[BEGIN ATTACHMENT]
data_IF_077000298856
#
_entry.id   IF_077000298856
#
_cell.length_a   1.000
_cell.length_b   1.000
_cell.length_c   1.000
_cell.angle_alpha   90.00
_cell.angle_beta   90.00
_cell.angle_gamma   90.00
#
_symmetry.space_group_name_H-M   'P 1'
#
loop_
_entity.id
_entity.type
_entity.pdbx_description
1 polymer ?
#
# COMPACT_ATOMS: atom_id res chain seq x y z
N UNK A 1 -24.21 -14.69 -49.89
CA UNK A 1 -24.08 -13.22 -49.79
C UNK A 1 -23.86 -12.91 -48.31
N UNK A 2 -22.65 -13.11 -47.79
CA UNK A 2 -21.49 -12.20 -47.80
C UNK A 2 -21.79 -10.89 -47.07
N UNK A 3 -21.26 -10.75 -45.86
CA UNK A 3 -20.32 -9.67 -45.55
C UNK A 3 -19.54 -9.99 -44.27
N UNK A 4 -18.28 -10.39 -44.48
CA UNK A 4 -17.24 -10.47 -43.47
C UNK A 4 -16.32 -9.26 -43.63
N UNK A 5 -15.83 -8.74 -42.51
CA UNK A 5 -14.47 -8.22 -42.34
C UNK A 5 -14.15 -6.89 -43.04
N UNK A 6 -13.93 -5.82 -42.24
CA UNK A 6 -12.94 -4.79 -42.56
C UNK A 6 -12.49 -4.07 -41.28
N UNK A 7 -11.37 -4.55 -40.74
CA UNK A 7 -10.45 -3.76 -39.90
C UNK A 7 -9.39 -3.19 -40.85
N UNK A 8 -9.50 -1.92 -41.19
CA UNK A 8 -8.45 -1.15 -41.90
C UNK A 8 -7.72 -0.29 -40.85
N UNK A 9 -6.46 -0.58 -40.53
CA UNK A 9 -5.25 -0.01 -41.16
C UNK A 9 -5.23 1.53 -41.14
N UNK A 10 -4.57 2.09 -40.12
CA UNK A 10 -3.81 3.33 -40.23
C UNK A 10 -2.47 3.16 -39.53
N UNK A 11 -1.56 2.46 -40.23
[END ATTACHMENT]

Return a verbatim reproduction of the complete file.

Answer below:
data_IF_077000298856
#
_entry.id   IF_077000298856
#
_cell.length_a   1.000
_cell.length_b   1.000
_cell.length_c   1.000
_cell.angle_alpha   90.00
_cell.angle_beta   90.00
_cell.angle_gamma   90.00
#
_symmetry.space_group_name_H-M   'P 1'
#
loop_
_entity.id
_entity.type
_entity.pdbx_description
1 polymer ?
#
# COMPACT_ATOMS: atom_id res chain seq x y z
N UNK A 1 -24.21 -14.69 -49.89
CA UNK A 1 -24.08 -13.22 -49.79
C UNK A 1 -23.86 -12.91 -48.31
N UNK A 2 -22.65 -13.11 -47.79
CA UNK A 2 -21.49 -12.20 -47.80
C UNK A 2 -21.79 -10.89 -47.07
N UNK A 3 -21.26 -10.75 -45.86
CA UNK A 3 -20.32 -9.67 -45.55
C UNK A 3 -19.54 -9.99 -44.27
N UNK A 4 -18.28 -10.39 -44.48
CA UNK A 4 -17.24 -10.47 -43.47
C UNK A 4 -16.32 -9.26 -43.63
N UNK A 5 -15.83 -8.74 -42.51
CA UNK A 5 -14.47 -8.22 -42.34
C UNK A 5 -14.15 -6.89 -43.04
N UNK A 6 -13.93 -5.82 -42.24
CA UNK A 6 -12.94 -4.79 -42.56
C UNK A 6 -12.49 -4.07 -41.28
N UNK A 7 -11.37 -4.55 -40.74
CA UNK A 7 -10.45 -3.76 -39.90
C UNK A 7 -9.39 -3.19 -40.85
N UNK A 8 -9.50 -1.92 -41.19
CA UNK A 8 -8.45 -1.15 -41.90
C UNK A 8 -7.72 -0.29 -40.85
N UNK A 9 -6.46 -0.58 -40.53
CA UNK A 9 -5.25 -0.01 -41.16
C UNK A 9 -5.23 1.53 -41.14
N UNK A 10 -4.57 2.09 -40.12
CA UNK A 10 -3.81 3.33 -40.23
C UNK A 10 -2.47 3.16 -39.53
N UNK A 11 -1.56 2.46 -40.23